This time around, however, SpaceX won't be attempting to land at Cape Canaveral. Instead, the company will once again try to land the Falcon 9 on a drone ship in the ocean after delivering NASA's Jason-3 ocean-monitoring satellite to space. Musk's team came extremely close to sticking that sea landing on two separate occasions in 2015, but both attempts failed spectacularly. (Someone even made a video game out of it, which you should play while you wait.)
Jan 16, 2016
Yesterday, SpaceX re-ignited the engines on the Falcon 9 rocket the company famously launched and then landed in December. The idea was to see if the rocket's first stage booster is in suitable condition to fly again after its trip to and from space. CEO Elon Musk said that overall, data from the test looks good, but one of the outer engines showed "thrust fluctuations" — without going into detail about what that means. Musk said it's possible there is some debris inside the engine, and the company will investigate more closely.Read Article >
Musk has noted that this particular Falcon 9 won't return to space; SpaceX considers it too special to launch again, since it's the first rocket the company has ever landed. But SpaceX still wants to know if the booster could perform another mission if warranted — and how much refurbishment would theoretically be needed to launch it a second time.
Jan 15, 2016
Fresh from its December rocket landing, SpaceX is gearing up to launch another Falcon 9 again on Sunday. The mission will send NASA's Jason-3 ocean-monitoring satellite into orbit, but of course, the real excitement of SpaceX launches these days is what comes afterward. The company is going to attempt to land the rocket's first stage — the 14-story tall portion of the vehicle that contains the engines and fuel.Read Article >
This time, however, the landing target is a drone ship at sea, not a ground-based spaceport like in December. It's partly because the company failed to get clearance to land on ground for the upcoming launch. But the sea landing will help save on fuel for the return back to Earth. In fact, SpaceX is returning to ocean landings for the next few launches because of fuel considerations.
Jan 13, 2016
SpaceX will be going back to sea landings for a while, despite successfully landing its Falcon 9 rocket on solid ground in December, a company spokesperson confirmed today. That means after the next few Falcon 9 rocket launches, the vehicles will attempt to land upright on one of the company's autonomous drone ships in the ocean.Read Article >
At first glance, the decision doesn't seem to make a lot of sense. Landing on the ground seems like a much easier task than hitting a tiny ship bobbing on the ocean's surface. Plus, SpaceX hasn’t had much luck in landing its rockets at sea. The past two attempts have ended in explosions.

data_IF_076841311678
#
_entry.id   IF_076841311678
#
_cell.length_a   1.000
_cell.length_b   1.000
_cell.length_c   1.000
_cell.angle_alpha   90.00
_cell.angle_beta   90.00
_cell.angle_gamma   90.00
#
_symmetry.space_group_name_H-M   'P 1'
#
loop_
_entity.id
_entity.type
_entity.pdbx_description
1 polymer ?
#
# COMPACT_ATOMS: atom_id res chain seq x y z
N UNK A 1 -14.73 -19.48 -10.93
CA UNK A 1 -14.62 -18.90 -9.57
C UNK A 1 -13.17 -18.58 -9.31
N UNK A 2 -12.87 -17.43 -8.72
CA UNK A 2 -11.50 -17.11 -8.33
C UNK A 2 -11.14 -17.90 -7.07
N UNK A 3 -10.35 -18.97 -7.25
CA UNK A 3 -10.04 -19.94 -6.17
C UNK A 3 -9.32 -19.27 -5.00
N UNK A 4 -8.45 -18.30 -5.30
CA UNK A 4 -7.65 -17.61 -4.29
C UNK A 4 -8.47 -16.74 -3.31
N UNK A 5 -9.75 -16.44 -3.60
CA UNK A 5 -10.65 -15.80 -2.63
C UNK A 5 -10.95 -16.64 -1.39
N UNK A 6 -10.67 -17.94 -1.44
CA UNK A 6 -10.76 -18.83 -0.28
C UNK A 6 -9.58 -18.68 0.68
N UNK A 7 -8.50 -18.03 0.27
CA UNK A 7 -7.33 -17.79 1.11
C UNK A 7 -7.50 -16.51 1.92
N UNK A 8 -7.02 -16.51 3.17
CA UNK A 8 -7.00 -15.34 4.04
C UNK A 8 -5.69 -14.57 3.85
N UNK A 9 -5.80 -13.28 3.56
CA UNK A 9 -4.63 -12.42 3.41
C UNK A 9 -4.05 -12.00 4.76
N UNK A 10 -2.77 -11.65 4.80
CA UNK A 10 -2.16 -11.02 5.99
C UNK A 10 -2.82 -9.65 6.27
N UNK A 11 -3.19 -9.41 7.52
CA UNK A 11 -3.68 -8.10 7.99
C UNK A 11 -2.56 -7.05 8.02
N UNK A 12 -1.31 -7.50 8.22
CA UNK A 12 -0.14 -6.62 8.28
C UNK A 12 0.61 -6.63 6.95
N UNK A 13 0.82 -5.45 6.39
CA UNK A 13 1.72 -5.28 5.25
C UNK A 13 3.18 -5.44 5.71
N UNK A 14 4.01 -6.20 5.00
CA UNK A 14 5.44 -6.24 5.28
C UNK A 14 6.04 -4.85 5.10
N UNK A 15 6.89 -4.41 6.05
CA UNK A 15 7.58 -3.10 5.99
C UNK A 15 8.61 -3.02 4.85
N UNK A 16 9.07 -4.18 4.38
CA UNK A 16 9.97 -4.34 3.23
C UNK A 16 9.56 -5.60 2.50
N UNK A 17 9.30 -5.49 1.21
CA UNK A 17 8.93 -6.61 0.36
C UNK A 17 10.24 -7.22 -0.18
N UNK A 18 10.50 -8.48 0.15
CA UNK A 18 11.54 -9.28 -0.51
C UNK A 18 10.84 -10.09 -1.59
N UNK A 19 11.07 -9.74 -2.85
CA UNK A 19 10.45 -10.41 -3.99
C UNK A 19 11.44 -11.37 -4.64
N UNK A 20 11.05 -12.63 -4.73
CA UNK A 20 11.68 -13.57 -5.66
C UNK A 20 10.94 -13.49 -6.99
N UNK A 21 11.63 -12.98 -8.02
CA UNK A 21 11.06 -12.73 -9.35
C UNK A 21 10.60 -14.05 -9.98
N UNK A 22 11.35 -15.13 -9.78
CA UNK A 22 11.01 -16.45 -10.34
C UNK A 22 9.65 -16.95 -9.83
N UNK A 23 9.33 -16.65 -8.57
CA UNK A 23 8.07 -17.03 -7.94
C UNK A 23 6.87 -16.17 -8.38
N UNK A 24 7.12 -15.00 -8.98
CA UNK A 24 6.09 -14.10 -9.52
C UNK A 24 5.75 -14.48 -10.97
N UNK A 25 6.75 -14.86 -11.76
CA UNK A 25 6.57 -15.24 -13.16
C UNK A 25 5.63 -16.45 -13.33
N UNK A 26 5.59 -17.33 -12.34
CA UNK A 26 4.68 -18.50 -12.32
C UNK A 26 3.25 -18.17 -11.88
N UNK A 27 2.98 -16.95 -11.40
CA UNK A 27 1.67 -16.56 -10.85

Jan 12, 2016
No one enjoyed SpaceX's historic rocket landing more than SpaceX's employees. During a live stream of the December event, the majority of the company's workforce could be seen gathering around mission control, chatting excitedly amongst themselves about the mission to come. And when the company's Falcon 9 rocket finally landed vertically after traveling back from space, the cheers and yells of the crowd were deafening.Read Article >
A new video released by the company today fully captures how charged the SpaceX workforce was that day. Set to the tune of Incubus (yes, actually), the video shows clips of the nighttime mission, interspersed with footage of SpaceX employees waiting in rapt attention to see if their hard work would translate into success. After the rocket lands, they erupt into applause. People can be seen hugging or high-fiving each other; smiles are plastered on the faces of those in mission control. The footage shows just how big of a win the landing was for SpaceX, which had experienced a less than optimal year in 2015.
Jan 8, 2016
After making history in December with its Falcon 9 rocket landing, SpaceX is going to attempt to land the vehicle again on a floating platform at sea. It's a stunt that the company tried twice before in 2015 — and failed at it twice, before succeeding on land.Read Article >
SpaceX is using a different, older vehicle for this launch, which is what prompted the change. It's using the last of its Falcon 9 v1.1 vehicle. That's the version the company was launching before it unveiled its newer, more powerful Falcon 9 — the one that was used for the landing. The updated version has much more thrust than its predecessor, making it easier for the booster to return back to Earth. The Falcon 9 v1.1 isn't as capable, however, and the company says a sea landing will require less fuel.
Jan 1, 2016
SpaceX's reusable Falcon 9 rocket successfully made it back to Earth last month, touching down gently at Cape Canaveral after traveling out of our atmosphere, into space, and back again. Now, SpaceX boss Elon Musk says, the rocket is ready for another mission.Read Article >
In an Instagram picture, posted a few hours before the new year was set to start on the east coast of the United States, Musk showed the Falcon 9 rocket in its Cape Canaveral hangar. "No damage found," he wrote, noting that the rocket was "ready to fire again." It's not yet clear when a mission that will use the veteran craft will take place, but if SpaceX can regularly re-use rockets on its jaunts into space, then it could potentially save itself a lot of money — Musk says that a Falcon 9 costs $60 million to build, but only $200,000 to fuel.
Dec 24, 2015
Now that SpaceX has landed a rocket after launching it into space, the possibility of reusing rockets isn’t as fantastic of an idea as it once was. But is it really that much more affordable?Read Article >
SpaceX has promoted reusability as a major cost-saver for the private spaceflight industry. Right now, rockets are treated as trash once they've taken off, so companies must spend millions of dollars on manufacturing brand new rockets for every single flight. It costs $60 million to make the Falcon 9, and $200,000 to fuel it, according to SpaceX CEO Elon Musk. Reusing rockets could substantially lower these costs, he says; theoretically, a rocket would only need to be refueled to launch multiple times again.
Dec 22, 2015Read Article >
SpaceX hit a major milestone last night when it stuck the landing of its Falcon 9 rocket. As usual, SpaceX documented the entire event for the public, broadcasting live video and publishing photos from the launch and landing sites so it can all be seen up close. A lot of people were watching last night — both inside and outside of Elon Musk's company — but if you're interested in an even closer look at the fiery launch and landing, see below for a new series of images published by SpaceX. They're available in even higher resolution over at SpaceX's Flickr.